A Career Framed by Two Pandemics

Here are excerpts from a sermon that Dr. Edward Telzak, chair of the department of medicine at SBH and an infectious disease specialist, gave at his synagogue in Brooklyn on Yom Kippur, the Day of Atonement.

I am an infectious disease physician. My career started with a worldwide pandemic and will end with a worldwide pandemic. I want to compare one aspect of each epidemic, in particular, and on this most solemn of days ask for foregiveness for perhaps a necessary but very painful aspect of physician behavior during the COVID-19 surge.

While a first-year resident in 1980, I saw extremely ill young men admitted to the hospital with severe and very unusual infections. Many of these men, my age or younger, never left the hospital. Of course, this was the beginning of the AIDS epidemic.

Early on there was no known cause, though there was a strong suspicion that it was spread from person to person. There was great stigma and discrimination towards these young gay men and great fear of casual spread both in the public and even in the medical community. The stigma associated with HIV only increased when intravenous drug users and their sex partners became infected. Initially, I too had concerns about my health from the potential transmissibility of HIV.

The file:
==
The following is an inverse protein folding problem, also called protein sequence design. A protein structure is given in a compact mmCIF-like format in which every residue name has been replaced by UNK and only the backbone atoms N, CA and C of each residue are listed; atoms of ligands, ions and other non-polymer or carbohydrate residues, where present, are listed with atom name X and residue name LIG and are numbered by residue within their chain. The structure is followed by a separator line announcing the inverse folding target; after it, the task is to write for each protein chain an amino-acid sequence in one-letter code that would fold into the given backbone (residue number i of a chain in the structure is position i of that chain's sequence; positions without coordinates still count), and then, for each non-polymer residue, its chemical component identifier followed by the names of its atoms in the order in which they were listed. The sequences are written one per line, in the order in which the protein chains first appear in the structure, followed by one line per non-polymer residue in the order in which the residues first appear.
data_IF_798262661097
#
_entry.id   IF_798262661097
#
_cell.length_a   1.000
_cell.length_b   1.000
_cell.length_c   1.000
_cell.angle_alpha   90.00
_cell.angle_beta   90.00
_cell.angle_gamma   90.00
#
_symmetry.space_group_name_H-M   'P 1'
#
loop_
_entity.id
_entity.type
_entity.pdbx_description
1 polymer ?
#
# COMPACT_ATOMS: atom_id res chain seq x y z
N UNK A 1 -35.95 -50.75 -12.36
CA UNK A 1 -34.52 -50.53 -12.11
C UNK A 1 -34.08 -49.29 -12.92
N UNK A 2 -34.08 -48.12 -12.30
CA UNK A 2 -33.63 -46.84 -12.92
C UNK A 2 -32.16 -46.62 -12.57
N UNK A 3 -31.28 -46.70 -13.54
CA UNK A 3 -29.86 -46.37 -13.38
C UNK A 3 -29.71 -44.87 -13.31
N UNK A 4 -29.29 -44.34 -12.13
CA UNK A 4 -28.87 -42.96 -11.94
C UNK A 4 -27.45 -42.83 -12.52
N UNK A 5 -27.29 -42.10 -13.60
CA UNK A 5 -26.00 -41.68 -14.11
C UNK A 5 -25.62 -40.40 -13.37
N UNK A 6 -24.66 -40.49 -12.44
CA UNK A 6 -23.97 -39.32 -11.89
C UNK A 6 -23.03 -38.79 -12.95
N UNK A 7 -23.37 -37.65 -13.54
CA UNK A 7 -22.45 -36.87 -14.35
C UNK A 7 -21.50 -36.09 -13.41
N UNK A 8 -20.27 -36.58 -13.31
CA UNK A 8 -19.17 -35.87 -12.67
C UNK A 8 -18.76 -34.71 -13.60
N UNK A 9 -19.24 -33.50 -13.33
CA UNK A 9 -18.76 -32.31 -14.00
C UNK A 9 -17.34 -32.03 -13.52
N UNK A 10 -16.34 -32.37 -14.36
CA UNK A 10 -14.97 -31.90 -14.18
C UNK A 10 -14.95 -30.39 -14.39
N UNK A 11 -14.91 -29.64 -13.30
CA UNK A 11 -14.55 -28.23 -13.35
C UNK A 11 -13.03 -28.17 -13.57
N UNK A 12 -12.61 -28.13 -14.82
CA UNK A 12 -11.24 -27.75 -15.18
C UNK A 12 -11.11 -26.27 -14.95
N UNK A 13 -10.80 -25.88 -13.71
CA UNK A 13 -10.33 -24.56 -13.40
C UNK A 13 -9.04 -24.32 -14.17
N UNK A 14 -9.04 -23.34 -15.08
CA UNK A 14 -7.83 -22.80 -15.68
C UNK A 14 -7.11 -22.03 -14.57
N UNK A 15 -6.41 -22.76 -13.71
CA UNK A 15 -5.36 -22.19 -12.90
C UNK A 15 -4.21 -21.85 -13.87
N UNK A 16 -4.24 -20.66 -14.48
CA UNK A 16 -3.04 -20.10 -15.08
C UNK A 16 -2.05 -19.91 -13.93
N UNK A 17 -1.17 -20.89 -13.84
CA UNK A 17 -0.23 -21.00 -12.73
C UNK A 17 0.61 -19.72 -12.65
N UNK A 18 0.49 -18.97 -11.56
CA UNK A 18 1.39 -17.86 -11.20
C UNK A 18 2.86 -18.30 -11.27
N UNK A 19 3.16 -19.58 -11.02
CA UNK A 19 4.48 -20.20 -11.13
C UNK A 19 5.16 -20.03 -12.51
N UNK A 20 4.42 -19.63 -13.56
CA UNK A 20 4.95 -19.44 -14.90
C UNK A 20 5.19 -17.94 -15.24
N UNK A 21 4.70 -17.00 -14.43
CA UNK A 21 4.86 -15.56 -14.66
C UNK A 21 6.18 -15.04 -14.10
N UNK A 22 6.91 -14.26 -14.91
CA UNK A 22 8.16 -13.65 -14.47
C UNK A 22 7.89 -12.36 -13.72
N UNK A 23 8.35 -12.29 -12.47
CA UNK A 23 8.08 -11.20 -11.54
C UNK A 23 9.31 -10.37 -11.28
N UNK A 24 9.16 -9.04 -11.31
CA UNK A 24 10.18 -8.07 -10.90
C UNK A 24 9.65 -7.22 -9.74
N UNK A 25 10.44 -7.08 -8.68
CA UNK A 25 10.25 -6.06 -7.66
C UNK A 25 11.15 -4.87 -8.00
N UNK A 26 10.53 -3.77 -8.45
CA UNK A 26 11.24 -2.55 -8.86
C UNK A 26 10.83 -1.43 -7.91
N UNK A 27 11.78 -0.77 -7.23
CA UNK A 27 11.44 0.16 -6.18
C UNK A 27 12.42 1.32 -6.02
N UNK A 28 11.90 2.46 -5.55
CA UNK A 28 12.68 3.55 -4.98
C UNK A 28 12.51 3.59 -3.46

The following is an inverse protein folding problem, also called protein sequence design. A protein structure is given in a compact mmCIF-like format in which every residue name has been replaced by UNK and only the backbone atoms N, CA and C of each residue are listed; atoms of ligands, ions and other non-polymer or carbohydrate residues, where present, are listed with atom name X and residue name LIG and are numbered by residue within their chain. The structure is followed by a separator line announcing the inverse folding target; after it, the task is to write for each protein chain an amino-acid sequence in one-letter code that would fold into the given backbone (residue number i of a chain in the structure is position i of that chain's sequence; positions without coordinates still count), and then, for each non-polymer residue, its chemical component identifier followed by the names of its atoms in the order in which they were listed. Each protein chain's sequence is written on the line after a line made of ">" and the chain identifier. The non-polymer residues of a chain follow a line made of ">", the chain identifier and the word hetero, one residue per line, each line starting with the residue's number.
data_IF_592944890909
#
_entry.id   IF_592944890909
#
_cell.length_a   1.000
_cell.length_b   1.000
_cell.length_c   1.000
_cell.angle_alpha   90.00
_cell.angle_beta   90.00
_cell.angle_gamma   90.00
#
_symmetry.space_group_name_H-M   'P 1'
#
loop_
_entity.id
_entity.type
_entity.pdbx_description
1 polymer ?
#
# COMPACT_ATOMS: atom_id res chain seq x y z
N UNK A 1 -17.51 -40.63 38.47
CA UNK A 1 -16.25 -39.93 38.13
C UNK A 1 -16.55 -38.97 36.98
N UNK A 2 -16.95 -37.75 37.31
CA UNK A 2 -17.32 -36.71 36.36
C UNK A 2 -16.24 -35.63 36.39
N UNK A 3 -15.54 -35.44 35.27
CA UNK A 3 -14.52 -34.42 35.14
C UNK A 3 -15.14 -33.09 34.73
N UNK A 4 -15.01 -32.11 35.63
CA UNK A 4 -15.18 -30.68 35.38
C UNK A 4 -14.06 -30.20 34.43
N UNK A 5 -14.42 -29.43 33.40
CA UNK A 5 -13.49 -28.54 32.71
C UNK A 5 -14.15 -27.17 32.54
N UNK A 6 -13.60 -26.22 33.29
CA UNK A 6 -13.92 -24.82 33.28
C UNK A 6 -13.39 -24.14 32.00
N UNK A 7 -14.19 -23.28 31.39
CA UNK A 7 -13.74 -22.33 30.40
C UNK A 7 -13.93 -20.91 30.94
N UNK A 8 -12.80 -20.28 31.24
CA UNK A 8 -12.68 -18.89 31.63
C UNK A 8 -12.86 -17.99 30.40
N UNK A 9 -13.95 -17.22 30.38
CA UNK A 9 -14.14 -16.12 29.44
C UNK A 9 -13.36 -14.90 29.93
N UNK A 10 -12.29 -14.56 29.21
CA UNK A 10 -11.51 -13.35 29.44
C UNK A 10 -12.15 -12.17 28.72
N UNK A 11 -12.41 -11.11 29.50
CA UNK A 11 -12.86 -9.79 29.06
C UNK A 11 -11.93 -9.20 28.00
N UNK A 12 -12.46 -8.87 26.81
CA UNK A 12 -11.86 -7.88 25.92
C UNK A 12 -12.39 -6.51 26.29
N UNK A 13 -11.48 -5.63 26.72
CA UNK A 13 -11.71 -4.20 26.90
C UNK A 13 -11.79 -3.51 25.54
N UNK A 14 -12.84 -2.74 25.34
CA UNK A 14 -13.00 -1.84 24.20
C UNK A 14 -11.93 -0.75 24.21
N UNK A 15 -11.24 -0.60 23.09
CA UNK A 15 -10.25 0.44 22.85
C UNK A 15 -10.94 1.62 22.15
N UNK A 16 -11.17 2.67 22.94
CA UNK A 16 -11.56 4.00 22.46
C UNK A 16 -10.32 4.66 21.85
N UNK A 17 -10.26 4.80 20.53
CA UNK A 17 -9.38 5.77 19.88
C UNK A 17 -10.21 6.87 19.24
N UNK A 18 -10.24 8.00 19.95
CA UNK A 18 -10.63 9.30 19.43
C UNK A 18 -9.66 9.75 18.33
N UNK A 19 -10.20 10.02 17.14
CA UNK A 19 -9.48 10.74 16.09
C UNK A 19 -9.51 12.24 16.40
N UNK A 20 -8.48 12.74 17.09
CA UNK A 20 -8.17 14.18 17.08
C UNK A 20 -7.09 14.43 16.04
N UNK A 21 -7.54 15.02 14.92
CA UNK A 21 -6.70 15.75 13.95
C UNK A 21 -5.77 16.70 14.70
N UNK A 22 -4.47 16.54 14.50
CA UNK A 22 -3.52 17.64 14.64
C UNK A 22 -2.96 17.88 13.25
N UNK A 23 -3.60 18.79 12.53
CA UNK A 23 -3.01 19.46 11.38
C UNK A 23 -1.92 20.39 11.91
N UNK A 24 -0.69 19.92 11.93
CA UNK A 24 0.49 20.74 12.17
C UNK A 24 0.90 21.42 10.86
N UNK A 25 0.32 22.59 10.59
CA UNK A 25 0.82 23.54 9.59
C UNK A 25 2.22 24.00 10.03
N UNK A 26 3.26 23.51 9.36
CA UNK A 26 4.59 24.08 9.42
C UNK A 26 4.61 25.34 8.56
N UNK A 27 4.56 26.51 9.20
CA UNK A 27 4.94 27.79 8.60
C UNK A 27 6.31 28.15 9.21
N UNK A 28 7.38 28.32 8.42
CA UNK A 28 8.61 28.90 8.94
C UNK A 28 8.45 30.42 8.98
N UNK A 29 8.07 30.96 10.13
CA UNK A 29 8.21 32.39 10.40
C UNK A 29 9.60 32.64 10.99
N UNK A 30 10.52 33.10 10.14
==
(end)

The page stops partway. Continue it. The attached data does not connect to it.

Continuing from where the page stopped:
I was drawn to care for these patients irrespective of the potential risk. In retrospect I cherish the time I spent with patients prior to the development of effective treatment for AIDS. Do not get me wrong. I would never want to go back to the days before effective therapy. Many of these patients were alone, addicted and angry, isolated and rejected by their families. Some were so enraged that they were unapproachable. For many, however, though I could not treat them in the traditional medical sense with drugs or surgery, I spent time with them at their bedside, or in the clinic, as their physician.

Often, over many weeks to months, I spoke with them, and listened to them, and gradually learned their voice. I learned of their families, their loves, their disappointments and, yes, their hopes. I spoke of them often to my wife and my children. Though I could not treat their primary illness, I worked very hard to ease their physical pain and mental anguish and I believe in retrospect that this has been among the most satisfying aspects of my career.